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JULY 2011


Taxi driver Robert (Jacques Gamblin) and wife Marie-Jeanne (Zabou Breitman) are the parents of three children - the grungy Fleur (Déborah François), the hopelessly romantic Raphaël (Marc-André Grondin), and Albert (Pio Marmai), their eldest. Over a crucial 12 year period, some key events impact on the family's internal relationships - like Marie-Jeanne reading a shocking entry in her daughter's diary, Raphaël visiting his wine-adoring grandad and Albert leaving home.
Review by Louise Keller:
You need to look time in the face, grandfather, father and wine-lover Pierre Duval (Roger Dumas) says, as he watches the sand filtering slowly through the hour glass, while his family watches patiently. Through the elasticity of time, we meet the whole Duval family, as life evolves and turns unexpected corners. The joys of Rémi Bezançon's dense and ever-changing narrative lie in the different perspectives, the surprises and the sequence of events which can never be pre-arranged. This is a vibrant film filled with truths of everyday life, when communication, misunderstandings, circumstances and emotions mesh together like a single heartbeat.

Under the opening credits, we see a montage of images that reflect the life and times of a family: a pregnant woman, a baby, children, family events, frivolity at the beach. But it is not until we get to know each member of the family that these images have any significance. The narrative describes the ever-changing lives of three generations whose emotional states and experiences are as volatile as the tide. We are there as the family dog is put down, the father tries to give up smoking, the daughter shares confidences in biology class, there's an air-guitar competition, meeting the right person, smoking a joint, boys in rock bands, a protective brother, weekly wine tastings, sleeping with a stranger, an apocalyptic wedding and romance at unexpected times.

A family is important, says Jacques Gamblin's Robert Duval, son, father, husband and taxi driver. Bezançon's film explores what makes a family - the good, the bad and the ugly. It's an absorbing ride as we journey the ups and downs and get to care about the people we meet. All the performances are wonderful and zing with authenticity. Jacques Gamblin as the son who never understood his father; Zabou Breitman as the wife and mother who rediscovers herself; Déborah François as the rebellious teen jolted into common sense; Marc-André Grondi's long-haired college student with air-guitar aspirations; Pio Marmaï's plastic surgeon son and Roger Dumas as the matriarch with the enviable cellar who keeps his heart locked. Soak up every tiny moment, Bezançon seems to be saying. After all, things can never be the same again.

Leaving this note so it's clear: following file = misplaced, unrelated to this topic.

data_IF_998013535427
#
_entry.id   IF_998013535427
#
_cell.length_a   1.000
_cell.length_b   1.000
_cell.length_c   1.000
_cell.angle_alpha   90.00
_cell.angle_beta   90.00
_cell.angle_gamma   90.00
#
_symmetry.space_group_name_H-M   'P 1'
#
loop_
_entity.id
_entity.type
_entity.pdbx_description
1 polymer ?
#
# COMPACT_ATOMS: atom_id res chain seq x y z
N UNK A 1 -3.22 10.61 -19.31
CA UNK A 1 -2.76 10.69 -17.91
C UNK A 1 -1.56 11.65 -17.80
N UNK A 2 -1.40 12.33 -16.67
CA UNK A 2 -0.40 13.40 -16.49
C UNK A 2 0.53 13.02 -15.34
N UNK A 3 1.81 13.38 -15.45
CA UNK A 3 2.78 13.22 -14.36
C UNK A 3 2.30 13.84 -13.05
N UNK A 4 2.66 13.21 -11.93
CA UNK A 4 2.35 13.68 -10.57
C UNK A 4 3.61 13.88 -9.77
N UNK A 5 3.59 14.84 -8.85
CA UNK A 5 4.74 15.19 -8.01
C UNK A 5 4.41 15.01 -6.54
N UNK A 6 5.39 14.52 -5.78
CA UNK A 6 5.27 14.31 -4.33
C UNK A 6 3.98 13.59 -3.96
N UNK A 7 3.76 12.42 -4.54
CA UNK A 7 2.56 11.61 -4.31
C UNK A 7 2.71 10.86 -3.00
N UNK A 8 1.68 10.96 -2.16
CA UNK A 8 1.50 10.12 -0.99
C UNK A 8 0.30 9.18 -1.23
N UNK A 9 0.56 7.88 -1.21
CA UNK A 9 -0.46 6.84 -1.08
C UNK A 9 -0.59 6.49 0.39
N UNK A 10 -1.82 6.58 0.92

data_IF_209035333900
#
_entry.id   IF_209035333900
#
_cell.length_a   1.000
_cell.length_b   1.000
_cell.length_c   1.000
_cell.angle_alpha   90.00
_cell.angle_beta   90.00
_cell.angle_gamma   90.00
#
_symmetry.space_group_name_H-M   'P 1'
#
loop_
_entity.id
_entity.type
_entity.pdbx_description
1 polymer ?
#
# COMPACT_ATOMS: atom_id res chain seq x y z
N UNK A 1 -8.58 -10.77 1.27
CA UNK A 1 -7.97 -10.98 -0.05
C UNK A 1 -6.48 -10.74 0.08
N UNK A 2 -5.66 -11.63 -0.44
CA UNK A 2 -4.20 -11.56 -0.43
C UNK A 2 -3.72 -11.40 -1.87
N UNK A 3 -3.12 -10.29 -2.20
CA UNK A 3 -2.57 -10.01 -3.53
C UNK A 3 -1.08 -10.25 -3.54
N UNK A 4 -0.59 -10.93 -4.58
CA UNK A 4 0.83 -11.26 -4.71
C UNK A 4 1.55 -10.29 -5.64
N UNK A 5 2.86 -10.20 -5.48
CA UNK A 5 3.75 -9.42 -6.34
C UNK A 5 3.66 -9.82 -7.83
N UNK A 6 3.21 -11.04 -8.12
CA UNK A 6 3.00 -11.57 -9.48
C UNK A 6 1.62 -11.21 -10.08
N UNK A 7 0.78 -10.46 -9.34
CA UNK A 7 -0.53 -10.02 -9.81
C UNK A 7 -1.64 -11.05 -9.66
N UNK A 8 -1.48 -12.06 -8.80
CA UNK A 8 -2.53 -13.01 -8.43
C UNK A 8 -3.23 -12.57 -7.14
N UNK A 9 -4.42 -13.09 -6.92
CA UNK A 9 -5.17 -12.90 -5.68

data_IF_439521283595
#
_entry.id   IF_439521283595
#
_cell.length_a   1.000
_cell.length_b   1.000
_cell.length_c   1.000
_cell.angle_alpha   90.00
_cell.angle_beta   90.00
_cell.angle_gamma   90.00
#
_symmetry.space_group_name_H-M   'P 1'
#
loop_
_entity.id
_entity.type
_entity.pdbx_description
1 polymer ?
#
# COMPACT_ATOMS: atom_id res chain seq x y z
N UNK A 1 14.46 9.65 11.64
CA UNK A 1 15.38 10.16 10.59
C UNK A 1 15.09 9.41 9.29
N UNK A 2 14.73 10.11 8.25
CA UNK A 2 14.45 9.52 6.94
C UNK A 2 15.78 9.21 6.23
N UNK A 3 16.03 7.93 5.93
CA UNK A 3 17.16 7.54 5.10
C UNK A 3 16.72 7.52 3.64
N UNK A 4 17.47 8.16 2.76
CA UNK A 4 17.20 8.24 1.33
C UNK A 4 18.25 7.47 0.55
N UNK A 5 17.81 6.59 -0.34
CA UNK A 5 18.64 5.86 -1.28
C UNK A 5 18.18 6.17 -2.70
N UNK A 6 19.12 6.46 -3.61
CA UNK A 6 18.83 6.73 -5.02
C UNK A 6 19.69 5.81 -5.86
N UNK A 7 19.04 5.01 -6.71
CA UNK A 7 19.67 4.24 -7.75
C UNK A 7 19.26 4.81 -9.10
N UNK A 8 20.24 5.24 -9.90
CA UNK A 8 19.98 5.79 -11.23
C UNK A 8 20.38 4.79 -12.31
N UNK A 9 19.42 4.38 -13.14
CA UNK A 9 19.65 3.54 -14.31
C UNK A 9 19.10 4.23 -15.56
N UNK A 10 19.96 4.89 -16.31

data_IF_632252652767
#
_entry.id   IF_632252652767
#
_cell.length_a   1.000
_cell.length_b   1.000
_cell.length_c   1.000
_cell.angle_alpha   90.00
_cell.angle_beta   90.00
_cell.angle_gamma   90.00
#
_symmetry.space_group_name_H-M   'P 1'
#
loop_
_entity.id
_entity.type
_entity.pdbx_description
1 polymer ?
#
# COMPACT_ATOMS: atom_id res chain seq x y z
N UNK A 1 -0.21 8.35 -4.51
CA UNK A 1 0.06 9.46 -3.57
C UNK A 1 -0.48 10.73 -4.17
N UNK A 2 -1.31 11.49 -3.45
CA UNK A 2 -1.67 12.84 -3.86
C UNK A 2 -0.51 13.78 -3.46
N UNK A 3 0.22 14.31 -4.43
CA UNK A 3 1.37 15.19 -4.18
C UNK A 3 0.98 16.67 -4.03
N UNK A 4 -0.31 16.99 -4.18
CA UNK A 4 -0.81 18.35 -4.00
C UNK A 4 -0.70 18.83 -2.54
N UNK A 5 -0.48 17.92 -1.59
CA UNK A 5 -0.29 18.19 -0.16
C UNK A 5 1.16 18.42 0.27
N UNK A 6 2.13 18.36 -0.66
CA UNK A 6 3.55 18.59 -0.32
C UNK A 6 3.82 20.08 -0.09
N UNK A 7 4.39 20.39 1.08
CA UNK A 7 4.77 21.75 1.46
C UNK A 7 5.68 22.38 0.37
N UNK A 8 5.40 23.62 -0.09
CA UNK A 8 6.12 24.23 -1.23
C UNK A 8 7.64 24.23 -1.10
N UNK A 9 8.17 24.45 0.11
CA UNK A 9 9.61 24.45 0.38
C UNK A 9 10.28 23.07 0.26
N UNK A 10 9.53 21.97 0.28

Review by Andrew L. Urban:

Charting the ebb and flow of a middle class French family, Rémi Bezançon's film is a patchy affair, much like life itself, I suppose, with its ups and downs, its highs and its lows. Although there is nothing arresting in the story and most of it seems remarkably familiar to us with grown up children, the film engages with its veracity and its sensitive portrayal of the clashes and resolutions that many families must endure. Of course, the peculiarities and specifics of this family are unique; each character is complete and different, well defined and performed.

Jacques Gamblin is Robert Duval (only one 'l' unlike his actor namesake) a career cabbie, although we hardly seem him at work till the last act. He's unambitious but not in a negative sense. He provides for his family and is content with his lot. It's an unusual central character for a film, in that respect. His wife Marie-Jeanne is more complex and more interesting, a mother who wants to retain her feminine allure - but her priority is her children. Children who stumble as they mature; Bezançon never judges them or any of his characters, and while there is seemingly little action, there is plenty of friction. The dynamics are provided by the relationships.

As time passes, we are given milestones, and some are more memorable than others; there is also much made of dogs and their lifespan, as if to underline the filmmaker's preoccupation with the relative point of view of the parents versus their children as they mature.

In a way, the film is an ode to parenting, taken at a mature and sophisticated level. The pains and joys are represented well, without fanfare or histrionics, but with enough detail to give us insight and some understanding. While you could argue that the ending is a bit manipulative, there is nothing intrinsically wrong with it. Life never goes quite as you want it to - at least not in my experience.
First Published in the Sun-Herald.


(France, 2008)
Le premier jour du reste de ta vie
CAST: Jacques Gamblin, Zabou Breitman, Déborah François, Marc-André Grondin, Pio Marmai, Roger Dumas, Cécile Cassel, Stanley Weber
PRODUCER: Eric Altmeyer, Nicolas Altmeyer
DIRECTOR: Rémi Bezançon
SCRIPT: Rémi Bezançon
EDITOR: Sophie Reine
MUSIC: Sinclair
RUNNING TIME: 114 minutes

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